If co-design is intentional, innovative and collaborative, healthcare systems will be able to integrate principles of quality, safety, engagement and well-being into their decision-making. These collaborations should consist of staff, patient/family advisors and community stakeholders. When this type of human-centered co-design is used, it ensures consistent and equitable systems of quality and clinical improvements that are personalized while inspiring confidence in clinicians, staff and patients/families.
- Engage patients and families directly in the healthcare community’s outreach programs
Healthcare organizations need to solicit and act on feedback from patients, families, community members and staff at each care journey touchpoint regarding outcomes that matter. It is important to involve all of these stakeholders to develop and apply standardized measures and tools for continuous quality and clinical improvement.
- Engage patients and families in the training of healthcare providers and staff through storytelling
Every day, patients and families share stories that can and should lead to improved quality and clinical excellence. Encourage them to share their stories with purpose. What that means is allowing the stories to become the data that leads to new knowledge which ultimately creates a change in the actions of clinicians, staff and patients. These actions will lead to improved patient-centered outcomes, and the cycle comes full circle with new stories that inform us with expanded knowledge. Sharing of stories with a purpose also leads to co-design workflows that promote a partnership among patients, families, healthcare professionals and communities.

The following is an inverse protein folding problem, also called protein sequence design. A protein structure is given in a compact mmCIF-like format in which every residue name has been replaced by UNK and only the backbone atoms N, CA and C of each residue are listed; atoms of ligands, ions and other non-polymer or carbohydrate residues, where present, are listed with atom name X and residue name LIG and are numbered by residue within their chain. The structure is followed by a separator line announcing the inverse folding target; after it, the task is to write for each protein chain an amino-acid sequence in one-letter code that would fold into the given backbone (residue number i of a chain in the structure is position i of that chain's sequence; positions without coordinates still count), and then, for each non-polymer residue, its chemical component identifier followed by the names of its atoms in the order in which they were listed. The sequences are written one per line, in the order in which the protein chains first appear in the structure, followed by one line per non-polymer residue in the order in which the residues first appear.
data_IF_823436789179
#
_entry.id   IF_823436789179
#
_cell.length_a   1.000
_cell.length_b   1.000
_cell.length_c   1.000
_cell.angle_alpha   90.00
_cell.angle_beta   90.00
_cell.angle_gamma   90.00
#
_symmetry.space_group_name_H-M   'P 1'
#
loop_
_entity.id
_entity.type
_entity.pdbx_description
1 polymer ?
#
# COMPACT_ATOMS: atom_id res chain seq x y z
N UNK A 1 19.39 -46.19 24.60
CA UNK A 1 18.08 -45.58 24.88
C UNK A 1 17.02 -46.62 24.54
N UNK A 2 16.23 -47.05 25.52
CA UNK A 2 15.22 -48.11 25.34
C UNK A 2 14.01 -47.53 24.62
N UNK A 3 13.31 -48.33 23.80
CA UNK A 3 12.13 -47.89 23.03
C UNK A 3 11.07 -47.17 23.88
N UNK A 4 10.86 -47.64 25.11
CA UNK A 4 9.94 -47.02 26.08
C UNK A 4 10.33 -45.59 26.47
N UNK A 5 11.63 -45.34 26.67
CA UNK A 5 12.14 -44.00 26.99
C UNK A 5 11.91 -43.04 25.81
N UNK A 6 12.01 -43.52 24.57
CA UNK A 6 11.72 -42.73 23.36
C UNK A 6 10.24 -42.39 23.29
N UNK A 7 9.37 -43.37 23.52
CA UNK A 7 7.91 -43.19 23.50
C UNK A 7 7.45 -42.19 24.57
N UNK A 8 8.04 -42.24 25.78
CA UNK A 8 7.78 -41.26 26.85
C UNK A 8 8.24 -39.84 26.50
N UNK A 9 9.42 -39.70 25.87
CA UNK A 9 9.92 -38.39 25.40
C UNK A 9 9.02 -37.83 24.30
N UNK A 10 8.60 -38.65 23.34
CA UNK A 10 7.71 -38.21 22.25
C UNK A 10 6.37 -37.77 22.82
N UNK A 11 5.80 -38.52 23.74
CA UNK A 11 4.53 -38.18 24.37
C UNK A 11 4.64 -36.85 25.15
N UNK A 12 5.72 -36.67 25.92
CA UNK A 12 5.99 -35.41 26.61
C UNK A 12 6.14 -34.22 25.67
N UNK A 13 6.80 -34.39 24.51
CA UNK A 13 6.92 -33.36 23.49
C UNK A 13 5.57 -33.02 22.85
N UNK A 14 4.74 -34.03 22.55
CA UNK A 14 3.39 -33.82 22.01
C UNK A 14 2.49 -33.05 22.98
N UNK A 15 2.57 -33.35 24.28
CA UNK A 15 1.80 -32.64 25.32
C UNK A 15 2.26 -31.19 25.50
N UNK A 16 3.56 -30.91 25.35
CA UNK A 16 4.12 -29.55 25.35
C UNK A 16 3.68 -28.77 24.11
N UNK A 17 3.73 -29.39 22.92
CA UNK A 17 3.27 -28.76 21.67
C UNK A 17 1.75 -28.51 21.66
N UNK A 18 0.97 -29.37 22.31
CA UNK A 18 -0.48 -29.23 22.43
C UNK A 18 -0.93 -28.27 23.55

Patient and family partners play a role in the co-design of systems, processes and behaviors to deliver the best human experience. Co-design should be intentional, innovative and collaborative. By using quality and clinical excellence to guide the collaboration, systems can integrate the principles of quality, safety, engagement and well-being into all healthcare is and does.
Human-centered co-design is ensured when all stakeholders are at the quality and clinical improvement table. If the goal is to create consistent and equitable systems, then patient and family advisors must be part of every quality/excellence and improvement conversation. When human-centered co-design is the goal, the future will be filled with patient and family stories that feature experiences that will positively affect overall health and well-being of those served by healthcare.
Rosie is a widow, mother, grandmother and an educator. In August of 2009 she underwent a total right knee replacement that developed into a MRSA staph infection. This healthcare-acquired infection has led to 58 surgeries, over 200 hospitalizations, 100 blood transfusions, a right leg amputation six inches above the knee, and a total hip amputation with the removal of part of her pelvic bone. Rosie has experienced sepsis and septic shock fourteen times in her health journey.
As she continues to battle this infection in her body, Rosie is driven to share her story of survival. Every day she uses her story to advise or advocate for others. She believes in helping patients and caregivers find their voices. As an educator, she has used stories to teach children and adults. Today, she uses her story to co-design with medical professionals and researchers and to advise and advocate for patients and their caregivers.